Enters Merill Wettasinghe
In 2018, I received a phone call from Merill Wettasinghe, CEO of Merrill Audio, that he was interested in having Part-Time Audiophile review the Merrill Audio Christine and the Element 118 combo. I explained that “analog” is my area of focus and that I may not be the best candidate for amplifier reviews. I have a large system which centers around the Peak Consult Dragon Legend speakers in a room-sized 18.5 x 29.5”, which calls for fairly large amplifiers, usually in excess of 1000Ws before I am happy. However, we kept the conversation going and in March of 2019, I decided to try out Merrill Element 118 amps.
Wettasinghe comes from an electrical engineering background, with various tenures in semiconductor testing, software development, analog, and digital designs. Later in his career, he took on more sales and management roles in wireless communication. In 2012, “in a moment of madness” (in his own words), Wettassinghe decided to start Merrill Audio from the ground up, that is to say, he is the owner, designer, and CEO of the company.
The design philosophy of Merrill Audio is to achieve sonic accuracy true to the recording, while actively engaging the listener – quite a common order as nearly all manufacturer aims to achieve these two goals. Wettassanghe adds that
Live instruments require a very dynamic range, say the piano, for instance, is very difficult to reproduce accurately with the full dynamics and clarity without crushing all the sound into a jumble of noise. The recording engineer and mastering engineer might change some of this however what is on the musical track need to be reproduced faithfully. Direct to Disk, high-quality tapes and high resolution digital recorded music are some of the best challenges. The lower the distortion, the better the reproduction. The greater the immediacy, the more liveliness the sound. The lower the noise, the greater the dynamic range. All of these are design goals of Merrill Audio.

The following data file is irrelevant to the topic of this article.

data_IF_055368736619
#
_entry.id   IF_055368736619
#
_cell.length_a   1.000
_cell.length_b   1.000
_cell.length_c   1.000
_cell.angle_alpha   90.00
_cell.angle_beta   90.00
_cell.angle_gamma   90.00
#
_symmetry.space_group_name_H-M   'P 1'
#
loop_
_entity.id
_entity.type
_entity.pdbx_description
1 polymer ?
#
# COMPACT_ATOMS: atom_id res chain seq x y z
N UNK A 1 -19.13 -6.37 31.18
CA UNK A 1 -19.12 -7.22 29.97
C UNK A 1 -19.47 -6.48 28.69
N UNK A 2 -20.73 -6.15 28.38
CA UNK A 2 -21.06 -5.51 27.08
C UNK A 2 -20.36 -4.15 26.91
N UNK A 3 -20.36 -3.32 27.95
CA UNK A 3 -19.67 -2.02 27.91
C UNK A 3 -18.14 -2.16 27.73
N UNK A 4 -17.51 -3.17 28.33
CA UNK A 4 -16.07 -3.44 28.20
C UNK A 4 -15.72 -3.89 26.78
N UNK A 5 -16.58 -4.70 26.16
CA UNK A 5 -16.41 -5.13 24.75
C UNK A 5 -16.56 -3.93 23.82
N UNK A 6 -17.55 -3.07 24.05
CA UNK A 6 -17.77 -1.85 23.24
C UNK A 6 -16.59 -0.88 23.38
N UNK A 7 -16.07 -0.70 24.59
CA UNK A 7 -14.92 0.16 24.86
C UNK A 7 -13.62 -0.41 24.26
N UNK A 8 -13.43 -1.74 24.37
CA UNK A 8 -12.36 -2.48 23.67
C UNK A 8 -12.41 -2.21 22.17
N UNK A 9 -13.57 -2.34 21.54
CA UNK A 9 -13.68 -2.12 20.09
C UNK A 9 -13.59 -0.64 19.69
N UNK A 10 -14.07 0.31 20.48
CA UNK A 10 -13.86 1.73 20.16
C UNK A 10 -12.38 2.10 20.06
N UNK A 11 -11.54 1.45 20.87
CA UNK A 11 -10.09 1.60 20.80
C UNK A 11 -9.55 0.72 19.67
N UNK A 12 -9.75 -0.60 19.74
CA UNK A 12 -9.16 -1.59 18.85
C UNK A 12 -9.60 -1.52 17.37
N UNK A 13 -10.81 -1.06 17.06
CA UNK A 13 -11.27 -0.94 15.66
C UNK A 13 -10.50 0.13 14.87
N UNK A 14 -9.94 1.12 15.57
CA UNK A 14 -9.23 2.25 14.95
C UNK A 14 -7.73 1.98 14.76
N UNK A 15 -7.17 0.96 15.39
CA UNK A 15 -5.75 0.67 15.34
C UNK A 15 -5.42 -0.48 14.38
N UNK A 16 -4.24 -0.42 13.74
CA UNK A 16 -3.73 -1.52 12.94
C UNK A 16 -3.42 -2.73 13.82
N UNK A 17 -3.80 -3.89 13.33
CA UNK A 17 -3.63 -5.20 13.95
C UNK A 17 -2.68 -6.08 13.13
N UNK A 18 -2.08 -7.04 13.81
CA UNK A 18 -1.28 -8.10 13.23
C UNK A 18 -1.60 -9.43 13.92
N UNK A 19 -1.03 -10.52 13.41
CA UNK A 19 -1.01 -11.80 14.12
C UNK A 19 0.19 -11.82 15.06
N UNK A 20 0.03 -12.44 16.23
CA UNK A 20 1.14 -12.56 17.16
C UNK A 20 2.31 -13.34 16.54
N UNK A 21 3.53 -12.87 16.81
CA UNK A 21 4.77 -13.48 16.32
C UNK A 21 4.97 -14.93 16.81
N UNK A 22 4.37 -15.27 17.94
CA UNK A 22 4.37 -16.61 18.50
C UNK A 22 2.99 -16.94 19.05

What separates the Merrill Audio Element 118 amplifier from other Class D designs, according to Wettasinghe, is the bleeding edge circuitry which it employs. Most MOSFETs carry a rather high inductance and capacitance, these new amps use the latest Gallium Nitride transistors which keep inductance and capacitance as close to zero as possible, while eliminating the use of negative feedback. This has led to a very high level of output while achieving extremely low levels of distortion. The 118 Monoblocks are spec’d at 400watts into 8 ohms, and 800W into 4ohms, and 1600W into 2 ohms, measured at 1kHz at 0.005% distortion. Westtassanghe further emphasizes that real distortion happens when you have complex pieces of music or a square wave; these are extremely hard to measure, but very noticeable to the ear. The Merrill 118 has an “Active Distortion” of approximately 0.05%, an extremely low number even at maximum output.